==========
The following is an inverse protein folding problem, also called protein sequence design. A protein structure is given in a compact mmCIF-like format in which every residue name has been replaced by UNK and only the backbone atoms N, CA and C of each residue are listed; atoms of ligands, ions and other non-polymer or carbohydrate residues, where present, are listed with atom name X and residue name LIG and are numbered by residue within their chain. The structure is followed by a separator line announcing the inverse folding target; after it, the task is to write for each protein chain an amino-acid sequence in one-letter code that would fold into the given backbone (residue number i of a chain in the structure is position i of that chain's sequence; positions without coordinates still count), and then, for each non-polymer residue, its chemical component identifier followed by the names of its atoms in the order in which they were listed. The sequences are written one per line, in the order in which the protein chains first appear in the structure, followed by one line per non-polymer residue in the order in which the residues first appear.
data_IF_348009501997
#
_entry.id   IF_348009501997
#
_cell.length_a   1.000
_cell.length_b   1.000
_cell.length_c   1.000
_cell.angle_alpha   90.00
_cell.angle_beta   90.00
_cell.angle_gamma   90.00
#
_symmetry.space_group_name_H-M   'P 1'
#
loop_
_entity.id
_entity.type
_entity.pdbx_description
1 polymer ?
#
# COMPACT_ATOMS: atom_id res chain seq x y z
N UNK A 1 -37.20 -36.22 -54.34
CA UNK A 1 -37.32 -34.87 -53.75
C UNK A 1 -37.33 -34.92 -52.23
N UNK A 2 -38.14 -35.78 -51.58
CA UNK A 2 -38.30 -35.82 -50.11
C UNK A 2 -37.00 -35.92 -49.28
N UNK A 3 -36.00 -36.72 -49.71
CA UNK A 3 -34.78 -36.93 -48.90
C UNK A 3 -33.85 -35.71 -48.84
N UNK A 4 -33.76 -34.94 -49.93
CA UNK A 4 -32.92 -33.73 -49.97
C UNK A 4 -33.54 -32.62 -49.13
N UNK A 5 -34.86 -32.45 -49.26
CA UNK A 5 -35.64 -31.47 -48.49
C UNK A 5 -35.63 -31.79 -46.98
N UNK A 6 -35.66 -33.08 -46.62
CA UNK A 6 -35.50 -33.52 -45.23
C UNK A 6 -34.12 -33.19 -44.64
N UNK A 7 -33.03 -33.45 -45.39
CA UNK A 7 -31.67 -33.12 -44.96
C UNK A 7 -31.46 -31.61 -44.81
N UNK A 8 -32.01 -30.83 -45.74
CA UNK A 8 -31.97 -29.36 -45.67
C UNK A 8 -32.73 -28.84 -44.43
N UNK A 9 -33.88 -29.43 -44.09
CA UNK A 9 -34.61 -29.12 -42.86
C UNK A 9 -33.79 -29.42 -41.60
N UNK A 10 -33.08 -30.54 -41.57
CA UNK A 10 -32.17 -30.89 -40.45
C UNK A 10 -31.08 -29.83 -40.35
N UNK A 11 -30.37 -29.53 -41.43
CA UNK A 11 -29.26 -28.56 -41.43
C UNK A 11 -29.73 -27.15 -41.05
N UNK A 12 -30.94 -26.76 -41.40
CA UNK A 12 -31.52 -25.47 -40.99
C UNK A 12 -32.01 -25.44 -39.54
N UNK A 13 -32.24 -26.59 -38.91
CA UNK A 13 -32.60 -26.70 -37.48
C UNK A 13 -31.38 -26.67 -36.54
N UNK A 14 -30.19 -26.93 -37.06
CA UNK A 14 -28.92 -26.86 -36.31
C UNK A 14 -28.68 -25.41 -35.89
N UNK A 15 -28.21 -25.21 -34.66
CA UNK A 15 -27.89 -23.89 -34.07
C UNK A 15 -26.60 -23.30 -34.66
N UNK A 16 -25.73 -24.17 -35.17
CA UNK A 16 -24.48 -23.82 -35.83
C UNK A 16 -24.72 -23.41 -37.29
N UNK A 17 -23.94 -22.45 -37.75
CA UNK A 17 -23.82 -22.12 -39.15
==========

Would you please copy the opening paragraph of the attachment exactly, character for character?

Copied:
The following is an inverse protein folding problem, also called protein sequence design. A protein structure is given in a compact mmCIF-like format in which every residue name has been replaced by UNK and only the backbone atoms N, CA and C of each residue are listed; atoms of ligands, ions and other non-polymer or carbohydrate residues, where present, are listed with atom name X and residue name LIG and are numbered by residue within their chain. The structure is followed by a separator line announcing the inverse folding target; after it, the task is to write for each protein chain an amino-acid sequence in one-letter code that would fold into the given backbone (residue number i of a chain in the structure is position i of that chain's sequence; positions without coordinates still count), and then, for each non-polymer residue, its chemical component identifier followed by the names of its atoms in the order in which they were listed. The sequences are written one per line, in the order in which the protein chains first appear in the structure, followed by one line per non-polymer residue in the order in which the residues first appear.